Shakespeare's Sonnets eBook

This eBook from the Gutenberg Project consists of approximately 53 pages of information about Shakespeare's Sonnets.

If the dull substance of my flesh were thought,
Injurious distance should not stop my way;
For then despite of space I would be brought,
From limits far remote, where thou dost stay. 
No matter then although my foot did stand
Upon the farthest earth remov’d from thee;
For nimble thought can jump both sea and land,
As soon as think the place where he would be. 
But, ah! thought kills me that I am not thought,
To leap large lengths of miles when thou art gone,
But that so much of earth and water wrought,
I must attend, time’s leisure with my moan;
  Receiving nought by elements so slow
  But heavy tears, badges of either’s woe.

XLV

The other two, slight air, and purging fire
Are both with thee, wherever I abide;
The first my thought, the other my desire,
These present-absent with swift motion slide. 
For when these quicker elements are gone
In tender embassy of love to thee,
My life, being made of four, with two alone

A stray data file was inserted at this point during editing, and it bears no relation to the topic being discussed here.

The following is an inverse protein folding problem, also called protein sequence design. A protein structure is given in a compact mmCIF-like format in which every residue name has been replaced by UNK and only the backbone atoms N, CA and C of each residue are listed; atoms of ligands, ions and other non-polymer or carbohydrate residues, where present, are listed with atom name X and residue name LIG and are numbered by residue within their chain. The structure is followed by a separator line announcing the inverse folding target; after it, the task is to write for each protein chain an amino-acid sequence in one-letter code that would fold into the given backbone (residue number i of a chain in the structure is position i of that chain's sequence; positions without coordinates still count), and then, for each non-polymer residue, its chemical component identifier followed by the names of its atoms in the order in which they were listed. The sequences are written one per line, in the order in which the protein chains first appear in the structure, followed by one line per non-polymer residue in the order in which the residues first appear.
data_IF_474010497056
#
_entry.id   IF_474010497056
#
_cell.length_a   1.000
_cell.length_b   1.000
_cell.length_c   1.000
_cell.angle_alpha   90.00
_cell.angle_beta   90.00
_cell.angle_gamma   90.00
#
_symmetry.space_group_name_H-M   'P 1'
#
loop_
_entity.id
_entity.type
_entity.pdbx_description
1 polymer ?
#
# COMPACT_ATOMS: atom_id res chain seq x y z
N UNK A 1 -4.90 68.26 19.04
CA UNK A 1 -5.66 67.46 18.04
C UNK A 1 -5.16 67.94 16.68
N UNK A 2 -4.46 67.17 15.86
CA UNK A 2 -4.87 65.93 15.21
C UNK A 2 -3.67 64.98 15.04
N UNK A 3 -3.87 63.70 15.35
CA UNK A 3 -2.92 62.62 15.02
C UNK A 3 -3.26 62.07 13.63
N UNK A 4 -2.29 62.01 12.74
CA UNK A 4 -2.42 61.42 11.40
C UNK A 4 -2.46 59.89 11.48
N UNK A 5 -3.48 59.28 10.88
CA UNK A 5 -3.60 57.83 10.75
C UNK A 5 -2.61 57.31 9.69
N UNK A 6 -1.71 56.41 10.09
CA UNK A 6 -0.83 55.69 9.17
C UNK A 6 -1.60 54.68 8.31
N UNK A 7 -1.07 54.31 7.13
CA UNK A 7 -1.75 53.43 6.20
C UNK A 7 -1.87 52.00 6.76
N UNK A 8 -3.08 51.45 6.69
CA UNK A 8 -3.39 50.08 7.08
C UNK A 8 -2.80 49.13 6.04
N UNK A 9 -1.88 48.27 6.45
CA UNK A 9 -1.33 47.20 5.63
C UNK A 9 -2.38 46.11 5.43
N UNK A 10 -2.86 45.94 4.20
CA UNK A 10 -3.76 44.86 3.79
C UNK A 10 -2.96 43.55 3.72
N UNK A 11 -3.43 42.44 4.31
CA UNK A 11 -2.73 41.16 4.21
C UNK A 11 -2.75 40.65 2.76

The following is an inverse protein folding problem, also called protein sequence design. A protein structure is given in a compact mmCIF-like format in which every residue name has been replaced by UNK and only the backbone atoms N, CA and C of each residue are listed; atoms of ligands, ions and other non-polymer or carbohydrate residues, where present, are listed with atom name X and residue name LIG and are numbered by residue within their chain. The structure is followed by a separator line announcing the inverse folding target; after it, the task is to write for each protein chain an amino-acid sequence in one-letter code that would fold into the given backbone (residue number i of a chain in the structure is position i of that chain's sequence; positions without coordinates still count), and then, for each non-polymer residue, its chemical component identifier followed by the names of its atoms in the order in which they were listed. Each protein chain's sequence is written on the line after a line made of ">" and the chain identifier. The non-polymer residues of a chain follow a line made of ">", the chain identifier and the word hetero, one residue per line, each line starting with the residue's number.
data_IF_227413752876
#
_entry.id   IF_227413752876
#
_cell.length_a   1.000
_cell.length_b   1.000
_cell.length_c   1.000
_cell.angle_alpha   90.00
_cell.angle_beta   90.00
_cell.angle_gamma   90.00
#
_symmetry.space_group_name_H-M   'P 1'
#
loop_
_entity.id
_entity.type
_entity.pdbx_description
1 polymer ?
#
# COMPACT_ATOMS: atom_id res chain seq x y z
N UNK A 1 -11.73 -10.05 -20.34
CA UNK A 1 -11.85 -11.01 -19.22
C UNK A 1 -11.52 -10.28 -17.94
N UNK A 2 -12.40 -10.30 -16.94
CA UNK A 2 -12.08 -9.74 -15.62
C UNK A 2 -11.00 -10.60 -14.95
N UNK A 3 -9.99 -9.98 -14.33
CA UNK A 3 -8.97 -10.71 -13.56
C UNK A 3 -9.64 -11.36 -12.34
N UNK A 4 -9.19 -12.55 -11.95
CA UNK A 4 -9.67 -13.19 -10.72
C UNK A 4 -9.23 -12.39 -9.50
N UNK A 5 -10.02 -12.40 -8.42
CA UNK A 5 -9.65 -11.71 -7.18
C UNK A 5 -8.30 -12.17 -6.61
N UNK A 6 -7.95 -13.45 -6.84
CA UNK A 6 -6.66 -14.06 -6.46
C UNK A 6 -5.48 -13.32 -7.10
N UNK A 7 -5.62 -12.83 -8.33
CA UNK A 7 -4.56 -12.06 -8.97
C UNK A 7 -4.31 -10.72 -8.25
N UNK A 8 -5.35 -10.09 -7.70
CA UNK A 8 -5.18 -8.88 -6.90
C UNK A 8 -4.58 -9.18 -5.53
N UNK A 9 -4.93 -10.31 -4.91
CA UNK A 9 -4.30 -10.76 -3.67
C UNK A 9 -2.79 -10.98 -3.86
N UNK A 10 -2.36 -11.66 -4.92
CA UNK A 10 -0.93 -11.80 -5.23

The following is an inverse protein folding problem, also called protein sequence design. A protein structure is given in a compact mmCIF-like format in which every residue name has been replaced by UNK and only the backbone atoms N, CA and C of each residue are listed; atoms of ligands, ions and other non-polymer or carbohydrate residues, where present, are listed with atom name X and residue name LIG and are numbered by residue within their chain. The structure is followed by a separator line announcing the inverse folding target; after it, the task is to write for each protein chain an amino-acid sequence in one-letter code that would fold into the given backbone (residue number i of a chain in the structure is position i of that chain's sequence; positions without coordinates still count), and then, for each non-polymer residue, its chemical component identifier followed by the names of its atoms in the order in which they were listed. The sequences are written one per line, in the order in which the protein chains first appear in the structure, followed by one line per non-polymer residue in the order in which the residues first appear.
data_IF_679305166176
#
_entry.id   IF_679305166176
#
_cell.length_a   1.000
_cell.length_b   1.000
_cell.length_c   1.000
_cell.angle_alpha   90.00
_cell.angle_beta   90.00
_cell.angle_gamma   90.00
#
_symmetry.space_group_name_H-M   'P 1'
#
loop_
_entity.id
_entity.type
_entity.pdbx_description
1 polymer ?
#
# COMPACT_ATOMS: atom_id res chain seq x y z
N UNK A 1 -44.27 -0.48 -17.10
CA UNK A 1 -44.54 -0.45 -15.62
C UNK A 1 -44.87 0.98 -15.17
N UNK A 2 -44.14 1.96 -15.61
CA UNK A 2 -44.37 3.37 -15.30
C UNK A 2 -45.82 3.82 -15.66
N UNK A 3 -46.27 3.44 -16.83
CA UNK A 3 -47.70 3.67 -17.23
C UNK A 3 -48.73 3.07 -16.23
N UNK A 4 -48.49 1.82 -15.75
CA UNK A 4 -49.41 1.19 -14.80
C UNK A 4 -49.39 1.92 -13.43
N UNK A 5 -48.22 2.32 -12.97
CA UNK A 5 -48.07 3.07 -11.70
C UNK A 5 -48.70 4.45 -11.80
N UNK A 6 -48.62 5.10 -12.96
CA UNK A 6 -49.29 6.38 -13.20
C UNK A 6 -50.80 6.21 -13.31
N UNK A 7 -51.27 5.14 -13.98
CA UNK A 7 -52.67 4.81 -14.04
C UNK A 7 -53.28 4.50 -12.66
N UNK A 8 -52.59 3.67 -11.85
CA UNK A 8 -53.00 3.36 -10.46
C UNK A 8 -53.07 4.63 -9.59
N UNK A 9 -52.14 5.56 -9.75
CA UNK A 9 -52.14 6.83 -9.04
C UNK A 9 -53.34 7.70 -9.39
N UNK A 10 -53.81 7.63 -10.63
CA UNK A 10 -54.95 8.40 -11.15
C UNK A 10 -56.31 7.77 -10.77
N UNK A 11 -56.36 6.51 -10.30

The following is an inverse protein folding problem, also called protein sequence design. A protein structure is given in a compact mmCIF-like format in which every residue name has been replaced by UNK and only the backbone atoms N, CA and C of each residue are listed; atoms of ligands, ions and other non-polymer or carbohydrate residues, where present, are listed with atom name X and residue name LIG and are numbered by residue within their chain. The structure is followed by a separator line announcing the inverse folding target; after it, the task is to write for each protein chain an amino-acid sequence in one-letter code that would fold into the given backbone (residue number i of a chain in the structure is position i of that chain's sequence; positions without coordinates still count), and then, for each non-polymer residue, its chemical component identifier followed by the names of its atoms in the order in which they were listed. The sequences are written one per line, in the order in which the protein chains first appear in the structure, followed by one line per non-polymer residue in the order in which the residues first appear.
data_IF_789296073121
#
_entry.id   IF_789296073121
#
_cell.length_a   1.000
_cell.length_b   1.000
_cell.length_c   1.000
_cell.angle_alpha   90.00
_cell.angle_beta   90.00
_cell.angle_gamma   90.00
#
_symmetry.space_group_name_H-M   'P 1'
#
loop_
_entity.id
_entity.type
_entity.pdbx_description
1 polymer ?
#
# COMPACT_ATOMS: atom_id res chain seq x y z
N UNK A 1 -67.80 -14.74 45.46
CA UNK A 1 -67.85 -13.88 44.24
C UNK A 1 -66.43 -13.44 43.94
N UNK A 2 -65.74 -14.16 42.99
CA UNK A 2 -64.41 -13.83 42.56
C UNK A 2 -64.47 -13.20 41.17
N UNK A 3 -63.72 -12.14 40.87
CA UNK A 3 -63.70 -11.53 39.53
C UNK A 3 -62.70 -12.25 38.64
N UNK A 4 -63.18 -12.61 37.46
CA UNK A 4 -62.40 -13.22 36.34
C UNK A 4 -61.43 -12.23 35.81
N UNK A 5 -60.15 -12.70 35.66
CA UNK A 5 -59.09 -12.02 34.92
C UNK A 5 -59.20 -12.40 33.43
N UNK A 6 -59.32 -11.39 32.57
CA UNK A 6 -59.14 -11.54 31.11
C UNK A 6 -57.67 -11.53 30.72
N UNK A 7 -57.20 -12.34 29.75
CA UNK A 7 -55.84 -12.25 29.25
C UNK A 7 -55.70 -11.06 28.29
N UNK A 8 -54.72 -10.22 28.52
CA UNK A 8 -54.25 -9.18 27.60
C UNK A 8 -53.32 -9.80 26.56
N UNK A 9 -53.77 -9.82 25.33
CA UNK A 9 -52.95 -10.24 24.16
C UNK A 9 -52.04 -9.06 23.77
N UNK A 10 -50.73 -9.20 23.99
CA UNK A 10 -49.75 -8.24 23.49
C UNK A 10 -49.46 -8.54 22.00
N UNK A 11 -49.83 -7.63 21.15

Sinks down to death, oppress’d with melancholy;
Until life’s composition be recur’d
By those swift messengers return’d from thee,
Who even but now come back again, assur’d,
Of thy fair health, recounting it to me: 
  This told, I joy; but then no longer glad,
  I send them back again, and straight grow sad.

XLVI

Mine eye and heart are at a mortal war,
How to divide the conquest of thy sight;
Mine eye my heart thy picture’s sight would bar,
My heart mine eye the freedom of that right. 
My heart doth plead that thou in him dost lie,—­
A closet never pierc’d with crystal eyes—­
But the defendant doth that plea deny,
And says in him thy fair appearance lies. 
To side this title is impannelled
A quest of thoughts, all tenants to the heart;
And by their verdict is determined
The clear eye’s moiety, and the dear heart’s part: 
  As thus; mine eye’s due is thy outward part,
  And my heart’s right, thy inward love of heart.

XLVII

Betwixt mine eye and heart a league is took,
And each doth good turns now unto the other: 
When that mine eye is famish’d for a look,
Or heart in love with sighs himself doth smother,
With my love’s picture then my eye doth feast,
And to the painted banquet bids my heart;
Another time mine eye is my heart’s guest,
And in his thoughts of love doth share a part: 
So, either by thy picture or my love,
Thy self away, art present still with me;
For thou not farther than my thoughts canst move,
And I am still with them, and they with thee;
  Or, if they sleep, thy picture in my sight
  Awakes my heart, to heart’s and eye’s delight.

XLVIII

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Shakespeare's Sonnets from Project Gutenberg. Public domain.